In the following discussions, examples use QAM constellations that are not normalized, for example 4QAM is used as {±1±√{square root over (−1)}{. It should be understood, however that embodiments can also be applied to normalized constellations. For example, one common way to normalize the 4QAM constellation is to divide each element by √{square root over (2)}, i.e. {±1/√{square root over (2)}±√{square root over (−1)}/√{square root over (2)}}.
 Initially, the cost of an arbitrary vector Ŝ can be written as:

C(ŝ)=(r−Hŝ)*W(r−Hŝ), (7)  where W=(E[ww*])^{−1}. Of particular interest is the case where W is a diagonal matrix. For a twodimensional channel, the cost of Ŝ is explicitly written as:

$\begin{array}{cc}C\ue8a0\left({\hat{s}}_{1},{\hat{s}}_{2}\right)=\left(\left[\begin{array}{c}{r}_{1}\\ {r}_{2}\end{array}\right]\left[\begin{array}{cc}{h}_{1,1}& {h}_{1,2}\\ {h}_{2,1}& {h}_{2,2}\end{array}\right]\ue8a0\left[\begin{array}{c}{\hat{s}}_{1}\\ {\hat{s}}_{2}\end{array}\right]\right)*\left[\begin{array}{cc}{w}_{1,1}& 0\\ 0& {w}_{2,2}\end{array}\right]\ue89e\left(\left[\begin{array}{c}{r}_{1}\\ {r}_{2}\end{array}\right]\left[\begin{array}{cc}{h}_{1,1}& {h}_{1,2}\\ {h}_{2,1}& {h}_{2,2}\end{array}\right]\ue8a0\left[\begin{array}{c}{\hat{s}}_{1}\\ {\hat{s}}_{2}\end{array}\right]\right).& \left(8\right)\end{array}$  The LLR value for the jth bit of the ith symbol is computed from the cost as follows:

$\begin{array}{cc}{\lambda}_{i,j}=\{\begin{array}{cc}{\mathrm{min}}_{{\hat{s}}_{1}\in {A}_{1}\ue8a0\left(0,j\right)\ue89e{\hat{s}}_{2}\in {A}_{2}}\ue89eC\ue8a0\left({\hat{s}}_{1},{\hat{s}}_{2}\right){\mathrm{min}}_{{\hat{s}}_{1}\in {A}_{1}\ue8a0\left(1,j\right),{\hat{s}}_{2}\in {A}_{2}}& C\ue8a0\left({\hat{s}}_{1},{\hat{s}}_{2}\right)\ue89e\phantom{\rule{0.8em}{0.8ex}}\ue89e\mathrm{if}\ue89e\phantom{\rule{0.8em}{0.8ex}}\ue89ei=1\\ {\mathrm{min}}_{{\hat{s}}_{1}\in {A}_{1},{\hat{s}}_{2}\in {A}_{2}\ue8a0\left(0,j\right)}\ue89eC\ue8a0\left({\hat{s}}_{1},{\hat{s}}_{2}\right){\mathrm{min}}_{{\hat{s}}_{1}\in {A}_{1},{\hat{s}}_{2}\in {A}_{2}\ue8a0\left(1,j\right)}& C\ue8a0\left({\hat{s}}_{1},{\hat{s}}_{2}\right)\ue89e\phantom{\rule{0.8em}{0.8ex}}\ue89e\mathrm{if}\ue89e\phantom{\rule{0.8em}{0.8ex}}\ue89ei=2\end{array}& \left(9\right)\end{array}$  Again, the modified MaxLog detector can be specially defined to reduce complexity:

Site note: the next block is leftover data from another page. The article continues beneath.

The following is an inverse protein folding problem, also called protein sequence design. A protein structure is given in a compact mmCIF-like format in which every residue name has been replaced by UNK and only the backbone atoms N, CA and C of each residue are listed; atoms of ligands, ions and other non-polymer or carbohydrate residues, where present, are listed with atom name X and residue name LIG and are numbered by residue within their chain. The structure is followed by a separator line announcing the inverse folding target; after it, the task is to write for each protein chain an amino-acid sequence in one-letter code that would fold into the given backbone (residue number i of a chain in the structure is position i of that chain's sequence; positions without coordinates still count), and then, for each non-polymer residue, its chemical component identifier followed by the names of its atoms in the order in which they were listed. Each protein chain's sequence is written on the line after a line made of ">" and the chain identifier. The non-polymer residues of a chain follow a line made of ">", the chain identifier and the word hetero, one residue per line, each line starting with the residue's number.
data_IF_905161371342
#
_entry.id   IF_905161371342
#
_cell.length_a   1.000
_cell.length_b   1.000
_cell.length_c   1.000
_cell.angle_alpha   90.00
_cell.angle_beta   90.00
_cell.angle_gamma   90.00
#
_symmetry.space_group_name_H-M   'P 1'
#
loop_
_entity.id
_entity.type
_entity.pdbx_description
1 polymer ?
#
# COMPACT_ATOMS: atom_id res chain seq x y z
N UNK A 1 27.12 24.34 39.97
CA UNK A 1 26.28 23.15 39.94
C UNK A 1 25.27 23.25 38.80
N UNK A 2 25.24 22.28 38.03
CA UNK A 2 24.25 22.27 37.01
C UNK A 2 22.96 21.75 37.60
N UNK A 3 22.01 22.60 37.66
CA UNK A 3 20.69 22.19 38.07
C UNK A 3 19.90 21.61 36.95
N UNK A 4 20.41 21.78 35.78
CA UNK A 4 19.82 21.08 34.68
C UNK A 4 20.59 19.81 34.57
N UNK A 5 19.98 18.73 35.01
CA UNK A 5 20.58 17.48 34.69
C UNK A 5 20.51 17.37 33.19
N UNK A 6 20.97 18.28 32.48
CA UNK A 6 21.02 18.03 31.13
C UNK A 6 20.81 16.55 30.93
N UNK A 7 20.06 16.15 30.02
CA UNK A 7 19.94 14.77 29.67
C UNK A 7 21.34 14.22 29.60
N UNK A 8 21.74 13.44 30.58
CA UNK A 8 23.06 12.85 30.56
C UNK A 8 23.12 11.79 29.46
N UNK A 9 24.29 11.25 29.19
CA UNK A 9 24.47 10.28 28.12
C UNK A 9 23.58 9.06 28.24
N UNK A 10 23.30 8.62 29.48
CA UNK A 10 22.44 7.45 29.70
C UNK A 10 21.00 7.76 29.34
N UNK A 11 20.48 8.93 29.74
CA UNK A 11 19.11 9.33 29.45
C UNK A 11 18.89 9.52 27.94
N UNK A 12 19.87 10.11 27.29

${\lambda}_{i,j}=\{\begin{array}{cc}{\mathrm{min}}_{{\hat{s}}_{1}\in {\stackrel{~}{A}}_{1}\ue8a0\left(0,j\right),{\hat{s}}_{2}\in {A}_{2}}\ue89eC\ue8a0\left({\hat{s}}_{1},{\hat{s}}_{2}\right){\mathrm{min}}_{{\hat{s}}_{1}\in {\stackrel{~}{A}}_{1}\ue8a0\left(1,j\right),{\hat{s}}_{2}\in {A}_{2}}& C\ue8a0\left({\hat{s}}_{1},{\hat{s}}_{2}\right)\ue89e\phantom{\rule{0.8em}{0.8ex}}\ue89e\mathrm{if}\ue89e\phantom{\rule{0.8em}{0.8ex}}\ue89ei=1\\ {\mathrm{min}}_{{\hat{s}}_{1}\in {\stackrel{~}{A}}_{1},{\hat{s}}_{2}\in {A}_{2}\ue8a0\left(0,j\right)}\ue89eC\ue8a0\left({\hat{s}}_{1},{\hat{s}}_{2}\right){\mathrm{min}}_{{\hat{s}}_{1}\in {\hat{A}}_{1},{\hat{s}}_{2}\in {A}_{2}\ue8a0\left(1,j\right)}& C\ue8a0\left({\hat{s}}_{1},{\hat{s}}_{2}\right)\ue89e\phantom{\rule{0.8em}{0.8ex}}\ue89e\mathrm{if}\ue89e\phantom{\rule{0.8em}{0.8ex}}\ue89ei=2.\end{array}$  The set Ã_{1 }here can be any subset of A_{1 }that is preferably chosen in a way to minimize performance loss of the modified MaxLog detector relative to the MaxLog detector.
 It should be appreciated that computing the set of LLR values requires minimizing the cost function twice for each bit in each symbol. However, the set over which it is minimized is different in each case. Many symboltobit mappings independently map bits onto the real and imaginary portions of the symbols. Such mappings can be exploited to simplify minimizing the cost function. Specifically, the simplified cost function can be written in the following form: